Finally (and most troublesome) a better way is needed to deal with poles. This is not just a matter of adjusting some sample locations, we must be able to draw the graph all the way to positive/negative infinity on either side of the pole, and we must take care to not connect the samples on either side, otherwise we give the impression the function actually exists where it in fact doesn’t.

Bulirsch-Stoer interpolation is a rational interpolation algorithm (as opposed to the more common polynomial algorithms) which has fallen out of favour since Michael Floater and Kai Hormann came up with an improved algorithm which doesn’t generate poles, but it does present a wonderful test case for graphing UI (both algorithms are available in Grasshopper 2.0 btw. along with Equidistant Polynomial, Neville Polynomial, Cubic, Akima, Log-Linear etc.). Behold the absolute foulness that is a function with poles imposed on a fixed sampling grid, as opposed to a grid that has been split into distinct sections with appropriate density distributions:


The Bulirsch-Stoer rational interpolation algorithm can generate a large number of poles, which, when not dealt with correctly, result in the horrific pink graph, rather than the soothing green one.


6 Responses to “Drawing Graphs in GH2”

  1. olkus Says:

    C’mon, path mapper is quite good I would say. I use it very often and don’t complain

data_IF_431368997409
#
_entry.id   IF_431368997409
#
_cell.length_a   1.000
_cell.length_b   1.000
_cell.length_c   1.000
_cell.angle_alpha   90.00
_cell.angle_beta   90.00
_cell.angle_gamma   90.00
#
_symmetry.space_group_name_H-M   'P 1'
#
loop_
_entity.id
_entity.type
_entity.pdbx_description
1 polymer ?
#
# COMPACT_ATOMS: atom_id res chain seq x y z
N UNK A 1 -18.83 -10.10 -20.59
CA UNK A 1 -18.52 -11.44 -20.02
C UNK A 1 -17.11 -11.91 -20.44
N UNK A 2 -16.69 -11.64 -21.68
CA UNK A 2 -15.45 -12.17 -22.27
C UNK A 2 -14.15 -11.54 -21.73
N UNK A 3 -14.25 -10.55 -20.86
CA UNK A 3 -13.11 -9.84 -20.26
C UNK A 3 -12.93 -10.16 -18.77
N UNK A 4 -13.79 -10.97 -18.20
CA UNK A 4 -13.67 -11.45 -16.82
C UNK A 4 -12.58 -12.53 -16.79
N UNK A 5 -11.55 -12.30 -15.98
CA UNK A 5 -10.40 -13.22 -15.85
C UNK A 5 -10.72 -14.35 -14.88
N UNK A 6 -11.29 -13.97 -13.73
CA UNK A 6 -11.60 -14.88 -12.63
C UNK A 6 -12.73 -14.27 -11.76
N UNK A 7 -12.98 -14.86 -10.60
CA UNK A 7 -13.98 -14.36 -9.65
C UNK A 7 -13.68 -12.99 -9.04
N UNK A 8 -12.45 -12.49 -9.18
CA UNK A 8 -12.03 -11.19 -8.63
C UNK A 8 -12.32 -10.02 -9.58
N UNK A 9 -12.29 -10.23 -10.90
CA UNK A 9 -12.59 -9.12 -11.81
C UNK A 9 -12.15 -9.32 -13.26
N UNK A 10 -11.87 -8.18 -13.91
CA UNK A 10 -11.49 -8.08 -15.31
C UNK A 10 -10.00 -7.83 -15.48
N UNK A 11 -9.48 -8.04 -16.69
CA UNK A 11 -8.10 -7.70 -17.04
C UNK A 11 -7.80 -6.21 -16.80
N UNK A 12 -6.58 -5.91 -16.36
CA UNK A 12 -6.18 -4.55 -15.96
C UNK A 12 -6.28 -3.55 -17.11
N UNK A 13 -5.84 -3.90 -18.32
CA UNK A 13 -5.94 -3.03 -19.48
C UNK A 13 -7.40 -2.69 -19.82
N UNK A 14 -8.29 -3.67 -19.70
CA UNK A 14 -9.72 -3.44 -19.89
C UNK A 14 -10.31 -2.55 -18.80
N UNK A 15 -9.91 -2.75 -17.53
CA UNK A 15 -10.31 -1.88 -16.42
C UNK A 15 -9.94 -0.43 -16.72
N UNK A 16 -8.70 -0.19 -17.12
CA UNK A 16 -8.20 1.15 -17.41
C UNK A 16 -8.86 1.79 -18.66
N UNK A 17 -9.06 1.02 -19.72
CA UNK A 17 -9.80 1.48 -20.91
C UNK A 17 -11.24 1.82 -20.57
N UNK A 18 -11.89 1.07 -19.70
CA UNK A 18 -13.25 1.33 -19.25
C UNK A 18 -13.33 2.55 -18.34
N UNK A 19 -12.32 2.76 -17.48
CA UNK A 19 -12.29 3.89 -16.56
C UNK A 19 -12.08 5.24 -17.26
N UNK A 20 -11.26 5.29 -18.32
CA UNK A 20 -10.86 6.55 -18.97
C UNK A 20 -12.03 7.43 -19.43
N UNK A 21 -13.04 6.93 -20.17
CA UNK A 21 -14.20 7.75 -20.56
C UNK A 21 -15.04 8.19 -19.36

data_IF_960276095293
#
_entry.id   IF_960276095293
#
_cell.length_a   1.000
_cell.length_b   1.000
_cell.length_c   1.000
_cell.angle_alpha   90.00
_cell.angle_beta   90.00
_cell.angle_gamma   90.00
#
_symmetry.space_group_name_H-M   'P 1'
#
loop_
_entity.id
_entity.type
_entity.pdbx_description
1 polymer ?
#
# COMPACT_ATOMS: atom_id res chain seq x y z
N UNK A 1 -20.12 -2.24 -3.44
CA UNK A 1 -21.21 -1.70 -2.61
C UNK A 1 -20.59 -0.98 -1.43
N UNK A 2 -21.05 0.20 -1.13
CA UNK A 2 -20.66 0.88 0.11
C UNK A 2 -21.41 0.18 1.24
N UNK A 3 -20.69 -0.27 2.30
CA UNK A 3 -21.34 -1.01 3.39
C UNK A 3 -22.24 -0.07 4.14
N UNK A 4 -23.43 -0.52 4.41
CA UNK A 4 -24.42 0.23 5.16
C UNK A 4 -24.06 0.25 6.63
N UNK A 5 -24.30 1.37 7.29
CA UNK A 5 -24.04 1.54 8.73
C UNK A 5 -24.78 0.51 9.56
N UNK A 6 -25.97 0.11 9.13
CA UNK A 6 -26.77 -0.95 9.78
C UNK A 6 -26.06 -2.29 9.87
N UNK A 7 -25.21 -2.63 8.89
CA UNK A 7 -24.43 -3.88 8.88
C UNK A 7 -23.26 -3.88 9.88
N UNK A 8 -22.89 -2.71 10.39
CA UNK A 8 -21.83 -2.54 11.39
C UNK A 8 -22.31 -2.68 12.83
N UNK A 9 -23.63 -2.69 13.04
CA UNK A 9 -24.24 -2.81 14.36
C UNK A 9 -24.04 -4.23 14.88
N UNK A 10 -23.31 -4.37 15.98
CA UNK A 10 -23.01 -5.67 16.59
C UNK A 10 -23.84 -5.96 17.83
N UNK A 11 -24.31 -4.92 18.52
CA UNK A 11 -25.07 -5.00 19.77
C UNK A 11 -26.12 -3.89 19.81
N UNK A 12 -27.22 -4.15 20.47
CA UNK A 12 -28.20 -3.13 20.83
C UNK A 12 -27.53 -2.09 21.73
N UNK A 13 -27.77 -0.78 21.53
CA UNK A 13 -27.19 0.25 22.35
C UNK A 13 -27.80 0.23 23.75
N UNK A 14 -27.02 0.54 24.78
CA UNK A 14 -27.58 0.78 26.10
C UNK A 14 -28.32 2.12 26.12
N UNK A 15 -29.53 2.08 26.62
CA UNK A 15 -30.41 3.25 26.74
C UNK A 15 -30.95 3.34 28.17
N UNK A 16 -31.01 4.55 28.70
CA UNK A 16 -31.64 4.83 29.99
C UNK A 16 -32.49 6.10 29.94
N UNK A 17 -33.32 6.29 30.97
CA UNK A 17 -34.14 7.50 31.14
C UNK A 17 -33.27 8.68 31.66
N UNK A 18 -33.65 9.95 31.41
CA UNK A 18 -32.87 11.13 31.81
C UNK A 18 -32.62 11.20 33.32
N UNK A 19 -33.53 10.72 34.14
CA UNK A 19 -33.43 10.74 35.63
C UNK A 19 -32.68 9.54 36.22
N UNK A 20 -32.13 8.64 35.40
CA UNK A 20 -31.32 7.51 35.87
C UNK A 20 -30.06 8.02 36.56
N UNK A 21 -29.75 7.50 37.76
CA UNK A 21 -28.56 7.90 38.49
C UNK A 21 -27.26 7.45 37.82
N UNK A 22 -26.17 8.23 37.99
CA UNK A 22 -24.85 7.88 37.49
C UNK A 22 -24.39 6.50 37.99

2. Claudio Says:

    I would rather point out the News: the article talks about gh2!

  3. aweida Says:

    Awesome work David, any idea when this will be available?

    • David Rutten Says:

      @charles, not any time soon. this is the first serious bit of user-interface in GH2, the colour pickers I worked on earlier were just to get comfortable with Eto. What I’m hoping to accomplish with this is to find and solve 90% of common UI problems I’m going to run into anyway so that future work will go smoother. But even so it will take many months to get a basic working canvas, and that’s not even to mention the hundreds upon hundreds of components I’ll have to write.

  4. Nick Tyrer Says:

    Interesting article David! I particularly like the UI/Usage graph. One of the first questions my students ask me when teaching graph mapper is how to control grab points accurately. Glad to see you are on it!